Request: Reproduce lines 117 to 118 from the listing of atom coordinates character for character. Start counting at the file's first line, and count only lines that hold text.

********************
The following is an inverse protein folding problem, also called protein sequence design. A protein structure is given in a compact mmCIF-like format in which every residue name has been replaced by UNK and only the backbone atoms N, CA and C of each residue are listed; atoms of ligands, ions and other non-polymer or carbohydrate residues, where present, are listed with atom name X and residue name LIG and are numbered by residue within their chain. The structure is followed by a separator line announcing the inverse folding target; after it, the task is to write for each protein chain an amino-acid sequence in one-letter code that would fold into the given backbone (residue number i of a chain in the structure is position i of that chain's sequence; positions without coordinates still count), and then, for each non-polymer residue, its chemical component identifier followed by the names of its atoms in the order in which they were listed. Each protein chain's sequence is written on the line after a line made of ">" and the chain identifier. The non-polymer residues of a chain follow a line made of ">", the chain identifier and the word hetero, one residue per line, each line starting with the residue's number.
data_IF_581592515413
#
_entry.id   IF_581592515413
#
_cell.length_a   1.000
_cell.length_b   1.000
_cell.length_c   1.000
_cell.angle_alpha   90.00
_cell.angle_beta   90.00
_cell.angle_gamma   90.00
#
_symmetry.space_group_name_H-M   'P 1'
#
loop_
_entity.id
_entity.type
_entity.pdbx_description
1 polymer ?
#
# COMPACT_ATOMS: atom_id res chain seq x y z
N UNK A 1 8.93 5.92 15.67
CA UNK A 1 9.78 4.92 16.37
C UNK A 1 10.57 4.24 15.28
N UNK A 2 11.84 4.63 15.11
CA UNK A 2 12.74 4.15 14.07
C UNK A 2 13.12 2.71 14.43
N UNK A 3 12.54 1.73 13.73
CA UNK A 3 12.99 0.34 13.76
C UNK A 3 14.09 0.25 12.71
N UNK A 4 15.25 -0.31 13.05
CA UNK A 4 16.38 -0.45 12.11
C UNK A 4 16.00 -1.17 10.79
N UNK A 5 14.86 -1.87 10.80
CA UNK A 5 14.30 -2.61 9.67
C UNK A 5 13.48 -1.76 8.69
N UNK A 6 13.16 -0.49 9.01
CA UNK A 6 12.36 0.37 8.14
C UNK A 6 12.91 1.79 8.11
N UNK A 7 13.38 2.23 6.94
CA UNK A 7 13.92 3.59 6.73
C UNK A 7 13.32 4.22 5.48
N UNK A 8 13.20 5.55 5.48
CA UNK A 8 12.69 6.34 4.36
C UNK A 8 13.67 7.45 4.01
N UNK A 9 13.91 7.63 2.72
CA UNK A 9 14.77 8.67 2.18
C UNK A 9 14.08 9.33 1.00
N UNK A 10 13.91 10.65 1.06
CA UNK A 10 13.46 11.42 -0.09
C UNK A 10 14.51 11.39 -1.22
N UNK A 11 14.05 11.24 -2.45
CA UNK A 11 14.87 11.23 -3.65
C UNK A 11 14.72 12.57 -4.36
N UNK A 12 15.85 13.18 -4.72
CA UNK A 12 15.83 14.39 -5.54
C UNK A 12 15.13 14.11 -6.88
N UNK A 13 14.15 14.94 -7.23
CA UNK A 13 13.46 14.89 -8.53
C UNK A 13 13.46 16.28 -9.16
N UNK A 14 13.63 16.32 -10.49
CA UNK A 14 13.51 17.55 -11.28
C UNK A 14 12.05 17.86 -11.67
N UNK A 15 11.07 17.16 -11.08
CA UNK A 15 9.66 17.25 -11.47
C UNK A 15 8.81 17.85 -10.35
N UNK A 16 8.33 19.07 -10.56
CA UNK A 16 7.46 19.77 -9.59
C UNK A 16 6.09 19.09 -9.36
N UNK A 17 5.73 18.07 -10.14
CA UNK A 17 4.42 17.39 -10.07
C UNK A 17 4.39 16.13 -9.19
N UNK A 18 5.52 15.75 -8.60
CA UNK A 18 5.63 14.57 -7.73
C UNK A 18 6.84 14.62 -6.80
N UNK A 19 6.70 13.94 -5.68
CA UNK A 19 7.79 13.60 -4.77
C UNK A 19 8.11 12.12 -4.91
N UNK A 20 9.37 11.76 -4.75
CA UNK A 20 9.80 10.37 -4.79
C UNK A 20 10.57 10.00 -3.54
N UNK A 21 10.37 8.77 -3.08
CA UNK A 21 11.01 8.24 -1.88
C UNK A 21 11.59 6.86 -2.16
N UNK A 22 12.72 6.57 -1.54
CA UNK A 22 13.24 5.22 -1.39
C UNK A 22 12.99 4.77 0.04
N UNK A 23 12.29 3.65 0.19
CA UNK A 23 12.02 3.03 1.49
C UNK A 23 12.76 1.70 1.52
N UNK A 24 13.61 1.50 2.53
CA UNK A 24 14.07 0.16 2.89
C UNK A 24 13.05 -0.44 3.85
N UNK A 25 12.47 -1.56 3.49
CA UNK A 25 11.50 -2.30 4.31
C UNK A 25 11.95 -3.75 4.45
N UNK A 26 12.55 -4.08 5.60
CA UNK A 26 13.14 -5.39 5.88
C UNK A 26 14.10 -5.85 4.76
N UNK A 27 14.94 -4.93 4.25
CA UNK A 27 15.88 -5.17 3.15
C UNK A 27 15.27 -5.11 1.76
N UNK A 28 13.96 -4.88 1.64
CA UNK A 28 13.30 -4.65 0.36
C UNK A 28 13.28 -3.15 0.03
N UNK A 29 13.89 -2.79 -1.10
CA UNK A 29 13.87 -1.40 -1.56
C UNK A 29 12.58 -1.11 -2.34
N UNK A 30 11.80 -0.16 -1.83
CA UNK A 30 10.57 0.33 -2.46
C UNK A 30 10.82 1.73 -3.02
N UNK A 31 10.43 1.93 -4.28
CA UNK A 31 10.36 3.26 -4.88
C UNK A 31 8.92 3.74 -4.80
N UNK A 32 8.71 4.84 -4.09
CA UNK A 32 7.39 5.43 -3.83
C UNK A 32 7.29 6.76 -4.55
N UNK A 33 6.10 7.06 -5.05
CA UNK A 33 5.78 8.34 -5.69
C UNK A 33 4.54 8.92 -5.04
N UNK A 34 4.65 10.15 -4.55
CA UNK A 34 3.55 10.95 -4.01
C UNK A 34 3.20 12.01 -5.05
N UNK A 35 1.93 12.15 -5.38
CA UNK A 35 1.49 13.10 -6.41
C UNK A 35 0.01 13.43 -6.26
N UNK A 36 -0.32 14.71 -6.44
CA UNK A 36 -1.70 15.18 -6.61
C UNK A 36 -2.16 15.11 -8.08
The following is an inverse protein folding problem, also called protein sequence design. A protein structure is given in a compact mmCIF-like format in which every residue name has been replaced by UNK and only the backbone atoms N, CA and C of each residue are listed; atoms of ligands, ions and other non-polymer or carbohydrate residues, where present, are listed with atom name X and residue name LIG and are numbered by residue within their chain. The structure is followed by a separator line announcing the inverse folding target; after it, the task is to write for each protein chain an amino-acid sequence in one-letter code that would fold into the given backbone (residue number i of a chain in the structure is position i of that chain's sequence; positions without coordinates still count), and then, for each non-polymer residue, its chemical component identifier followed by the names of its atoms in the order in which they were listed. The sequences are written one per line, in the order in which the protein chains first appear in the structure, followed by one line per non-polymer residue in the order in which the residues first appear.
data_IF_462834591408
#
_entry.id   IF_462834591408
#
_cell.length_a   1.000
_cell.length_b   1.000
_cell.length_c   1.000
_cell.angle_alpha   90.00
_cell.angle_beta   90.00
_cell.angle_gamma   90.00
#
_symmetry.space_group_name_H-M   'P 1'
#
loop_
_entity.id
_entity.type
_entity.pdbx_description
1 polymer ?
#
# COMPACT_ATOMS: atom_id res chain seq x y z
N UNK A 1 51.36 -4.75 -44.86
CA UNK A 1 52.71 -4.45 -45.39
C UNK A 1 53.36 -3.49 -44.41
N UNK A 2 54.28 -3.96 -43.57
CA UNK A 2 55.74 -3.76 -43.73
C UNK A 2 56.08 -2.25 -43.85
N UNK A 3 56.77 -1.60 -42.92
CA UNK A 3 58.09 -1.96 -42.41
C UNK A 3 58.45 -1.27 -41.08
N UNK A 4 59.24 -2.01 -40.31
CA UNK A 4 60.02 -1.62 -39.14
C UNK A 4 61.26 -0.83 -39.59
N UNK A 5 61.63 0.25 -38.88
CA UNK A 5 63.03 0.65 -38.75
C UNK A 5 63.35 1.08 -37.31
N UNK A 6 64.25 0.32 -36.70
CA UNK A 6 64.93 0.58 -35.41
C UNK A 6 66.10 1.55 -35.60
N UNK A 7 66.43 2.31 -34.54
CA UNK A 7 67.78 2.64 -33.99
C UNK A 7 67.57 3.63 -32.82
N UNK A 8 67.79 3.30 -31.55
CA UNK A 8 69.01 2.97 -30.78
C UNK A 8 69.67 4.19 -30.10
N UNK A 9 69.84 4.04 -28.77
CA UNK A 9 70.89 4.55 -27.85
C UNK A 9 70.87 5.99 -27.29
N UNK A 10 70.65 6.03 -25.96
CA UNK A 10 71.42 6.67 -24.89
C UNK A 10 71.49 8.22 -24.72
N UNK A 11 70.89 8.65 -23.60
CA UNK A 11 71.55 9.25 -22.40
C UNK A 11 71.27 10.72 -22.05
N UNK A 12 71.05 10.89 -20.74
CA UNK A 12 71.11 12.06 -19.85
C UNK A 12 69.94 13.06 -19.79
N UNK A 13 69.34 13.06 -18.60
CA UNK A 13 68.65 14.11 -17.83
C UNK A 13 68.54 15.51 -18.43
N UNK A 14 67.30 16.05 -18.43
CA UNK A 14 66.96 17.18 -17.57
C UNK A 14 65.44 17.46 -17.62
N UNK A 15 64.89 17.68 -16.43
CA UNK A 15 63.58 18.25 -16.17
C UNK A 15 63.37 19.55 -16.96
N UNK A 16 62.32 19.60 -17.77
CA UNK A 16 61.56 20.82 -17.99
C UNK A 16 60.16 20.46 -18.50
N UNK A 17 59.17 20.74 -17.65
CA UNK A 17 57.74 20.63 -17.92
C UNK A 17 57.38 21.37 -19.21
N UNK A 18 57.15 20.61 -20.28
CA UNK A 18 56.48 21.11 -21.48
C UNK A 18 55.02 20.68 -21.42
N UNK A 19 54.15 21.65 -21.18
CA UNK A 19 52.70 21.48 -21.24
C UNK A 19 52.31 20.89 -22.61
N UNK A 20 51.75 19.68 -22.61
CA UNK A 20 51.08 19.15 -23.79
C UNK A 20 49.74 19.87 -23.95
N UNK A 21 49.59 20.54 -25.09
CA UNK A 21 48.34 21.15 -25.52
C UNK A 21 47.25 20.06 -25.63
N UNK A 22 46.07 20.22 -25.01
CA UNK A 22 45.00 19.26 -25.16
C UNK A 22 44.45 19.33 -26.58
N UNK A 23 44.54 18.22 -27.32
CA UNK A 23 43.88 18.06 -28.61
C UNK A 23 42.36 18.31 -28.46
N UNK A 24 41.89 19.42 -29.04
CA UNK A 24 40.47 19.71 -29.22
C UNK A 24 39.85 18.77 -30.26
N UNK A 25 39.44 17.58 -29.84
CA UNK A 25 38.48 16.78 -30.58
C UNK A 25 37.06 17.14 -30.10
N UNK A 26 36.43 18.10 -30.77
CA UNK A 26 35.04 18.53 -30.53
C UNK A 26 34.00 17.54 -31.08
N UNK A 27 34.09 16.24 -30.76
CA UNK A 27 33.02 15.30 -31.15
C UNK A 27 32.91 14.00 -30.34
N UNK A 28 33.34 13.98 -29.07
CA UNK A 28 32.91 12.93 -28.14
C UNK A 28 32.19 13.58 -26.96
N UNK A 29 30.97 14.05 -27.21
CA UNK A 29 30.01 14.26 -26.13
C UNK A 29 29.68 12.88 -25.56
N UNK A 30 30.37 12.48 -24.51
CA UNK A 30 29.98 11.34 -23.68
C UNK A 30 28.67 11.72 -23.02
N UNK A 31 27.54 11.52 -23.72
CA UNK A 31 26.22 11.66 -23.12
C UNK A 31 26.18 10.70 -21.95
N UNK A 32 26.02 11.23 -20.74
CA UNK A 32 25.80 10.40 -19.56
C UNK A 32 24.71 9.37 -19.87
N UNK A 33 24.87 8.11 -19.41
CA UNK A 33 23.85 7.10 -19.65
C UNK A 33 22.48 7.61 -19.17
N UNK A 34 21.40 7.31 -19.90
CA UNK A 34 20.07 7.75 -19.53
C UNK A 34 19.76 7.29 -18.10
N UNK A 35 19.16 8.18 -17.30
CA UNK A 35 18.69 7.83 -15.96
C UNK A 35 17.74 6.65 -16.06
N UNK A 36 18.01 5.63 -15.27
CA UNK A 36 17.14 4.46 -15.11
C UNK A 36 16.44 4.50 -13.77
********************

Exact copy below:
C UNK A 32 7.29 6.76 -4.55
N UNK A 33 6.10 7.06 -5.05